The White House says it is dropping a proposal that would have lowered the cost-of-living adjustments for Social Security and other government social programs, according to published reports.
Social Security benefits will increase by just 1.5 percent next year - about $19 a month for the average retiree.
One fiscal crisis is winding down, but another round of budget negotiations looms. And that could mean Social Security and Medicare cuts will again be part of the conversation.
The August recess gives Capitol Hill lawmakers a chance to hear from their constituents back home, and sometimes that earful is downright heartbreaking.
Poverty levels are much higher for older Americans when you factor in how much they need to spend on health care, the Census Bureau has found.
It's not only politicians who have mixed reactions to a different way of calculating cost-of-living adjustments to Social Security benefits. Newspaper editorial writers and columnists are conflicted, too.
When President Obama's budget arrives on Capitol Hill on April 10, lawmakers in the opposition party - in keeping with a time-honored Washington custom - are certain to immediately brand it "Dead on Arrival." This year, however, Obama's fellow Democrats may not be far behind.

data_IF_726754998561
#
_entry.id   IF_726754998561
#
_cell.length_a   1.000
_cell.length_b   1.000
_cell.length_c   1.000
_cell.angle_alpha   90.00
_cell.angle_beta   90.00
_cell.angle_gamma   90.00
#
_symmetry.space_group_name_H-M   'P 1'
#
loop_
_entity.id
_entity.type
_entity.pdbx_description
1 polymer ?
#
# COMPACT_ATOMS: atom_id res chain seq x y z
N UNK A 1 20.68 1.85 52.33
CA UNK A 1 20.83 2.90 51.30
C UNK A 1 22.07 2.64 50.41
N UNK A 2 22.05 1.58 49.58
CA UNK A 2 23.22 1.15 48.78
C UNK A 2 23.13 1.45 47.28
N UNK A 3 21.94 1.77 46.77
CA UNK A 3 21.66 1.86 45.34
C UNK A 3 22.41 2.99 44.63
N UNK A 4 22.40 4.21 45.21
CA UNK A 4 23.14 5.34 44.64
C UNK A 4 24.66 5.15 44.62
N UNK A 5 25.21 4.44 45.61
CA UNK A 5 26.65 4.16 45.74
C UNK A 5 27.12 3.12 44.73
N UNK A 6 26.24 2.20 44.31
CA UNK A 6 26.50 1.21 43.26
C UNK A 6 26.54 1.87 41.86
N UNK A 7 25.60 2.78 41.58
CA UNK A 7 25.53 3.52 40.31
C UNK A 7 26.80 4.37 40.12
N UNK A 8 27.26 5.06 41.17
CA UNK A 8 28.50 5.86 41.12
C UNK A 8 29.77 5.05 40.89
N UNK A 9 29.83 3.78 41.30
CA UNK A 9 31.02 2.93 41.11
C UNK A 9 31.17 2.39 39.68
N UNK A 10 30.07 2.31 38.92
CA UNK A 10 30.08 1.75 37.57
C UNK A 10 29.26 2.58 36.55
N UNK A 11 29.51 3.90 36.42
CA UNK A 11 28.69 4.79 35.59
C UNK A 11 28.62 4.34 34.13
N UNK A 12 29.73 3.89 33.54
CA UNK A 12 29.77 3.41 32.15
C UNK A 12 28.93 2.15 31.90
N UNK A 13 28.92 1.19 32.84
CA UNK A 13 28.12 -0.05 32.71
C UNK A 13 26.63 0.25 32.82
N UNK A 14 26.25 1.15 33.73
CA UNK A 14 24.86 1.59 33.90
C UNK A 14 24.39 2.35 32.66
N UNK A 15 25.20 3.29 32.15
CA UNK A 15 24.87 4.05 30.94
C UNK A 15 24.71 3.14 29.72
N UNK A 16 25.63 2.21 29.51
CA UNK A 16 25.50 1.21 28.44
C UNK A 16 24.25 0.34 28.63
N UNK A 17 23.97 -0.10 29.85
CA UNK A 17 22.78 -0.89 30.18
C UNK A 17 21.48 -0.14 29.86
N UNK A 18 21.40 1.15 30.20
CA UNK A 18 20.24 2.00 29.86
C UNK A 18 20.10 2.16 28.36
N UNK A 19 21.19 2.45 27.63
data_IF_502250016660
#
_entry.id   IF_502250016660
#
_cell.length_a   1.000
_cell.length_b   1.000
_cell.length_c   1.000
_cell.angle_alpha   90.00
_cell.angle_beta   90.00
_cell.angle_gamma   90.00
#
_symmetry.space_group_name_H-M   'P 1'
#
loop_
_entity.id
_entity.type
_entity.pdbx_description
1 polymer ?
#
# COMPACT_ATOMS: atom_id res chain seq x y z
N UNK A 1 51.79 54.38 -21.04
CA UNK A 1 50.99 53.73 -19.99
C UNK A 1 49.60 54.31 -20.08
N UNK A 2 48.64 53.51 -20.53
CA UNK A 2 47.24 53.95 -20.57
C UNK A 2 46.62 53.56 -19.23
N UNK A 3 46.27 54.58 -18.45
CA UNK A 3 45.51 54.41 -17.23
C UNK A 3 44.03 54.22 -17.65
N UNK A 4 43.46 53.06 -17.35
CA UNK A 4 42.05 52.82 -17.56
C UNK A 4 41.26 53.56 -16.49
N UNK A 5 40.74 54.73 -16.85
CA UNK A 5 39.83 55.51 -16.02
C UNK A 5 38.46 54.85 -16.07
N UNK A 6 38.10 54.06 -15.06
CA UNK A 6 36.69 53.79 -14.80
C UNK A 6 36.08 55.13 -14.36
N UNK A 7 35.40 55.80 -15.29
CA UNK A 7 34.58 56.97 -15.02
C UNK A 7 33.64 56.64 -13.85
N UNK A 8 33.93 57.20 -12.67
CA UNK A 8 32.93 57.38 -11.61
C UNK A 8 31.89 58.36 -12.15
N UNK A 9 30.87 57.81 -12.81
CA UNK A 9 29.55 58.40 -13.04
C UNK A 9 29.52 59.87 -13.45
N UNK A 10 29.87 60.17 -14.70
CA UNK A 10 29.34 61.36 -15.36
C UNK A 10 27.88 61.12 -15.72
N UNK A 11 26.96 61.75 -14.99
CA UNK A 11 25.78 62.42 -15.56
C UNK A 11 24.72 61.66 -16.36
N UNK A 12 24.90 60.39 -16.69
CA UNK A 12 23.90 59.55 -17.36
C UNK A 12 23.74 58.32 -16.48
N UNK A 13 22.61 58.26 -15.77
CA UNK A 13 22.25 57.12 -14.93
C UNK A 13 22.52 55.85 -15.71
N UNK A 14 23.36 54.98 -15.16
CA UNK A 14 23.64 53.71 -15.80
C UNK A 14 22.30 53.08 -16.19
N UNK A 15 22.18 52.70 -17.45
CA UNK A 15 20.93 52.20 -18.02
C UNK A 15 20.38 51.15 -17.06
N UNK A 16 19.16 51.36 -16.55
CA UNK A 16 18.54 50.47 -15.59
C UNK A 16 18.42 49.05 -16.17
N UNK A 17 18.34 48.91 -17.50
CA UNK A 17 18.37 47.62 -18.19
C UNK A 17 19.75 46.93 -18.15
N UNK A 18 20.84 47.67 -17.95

The chained CPI - a proposal to change the way the cost-of-living adjustment (COLA) is calculated for Social Security and veterans benefits - can be as confusing as its name. And with it comes a number of daunting statistics:
Wondering about President Obama's position on slowing growth in Social Security benefits? It was made very clear during today's White House press briefing.
This video might leave you with the impression that nobody wants a proposed change for calculating cost-of-living adjustments (COLA). Not older Americans. Not veterans. Not women. Not labor. And certainly not independent U.S. Sen. Bernie Sanders of Vermont.
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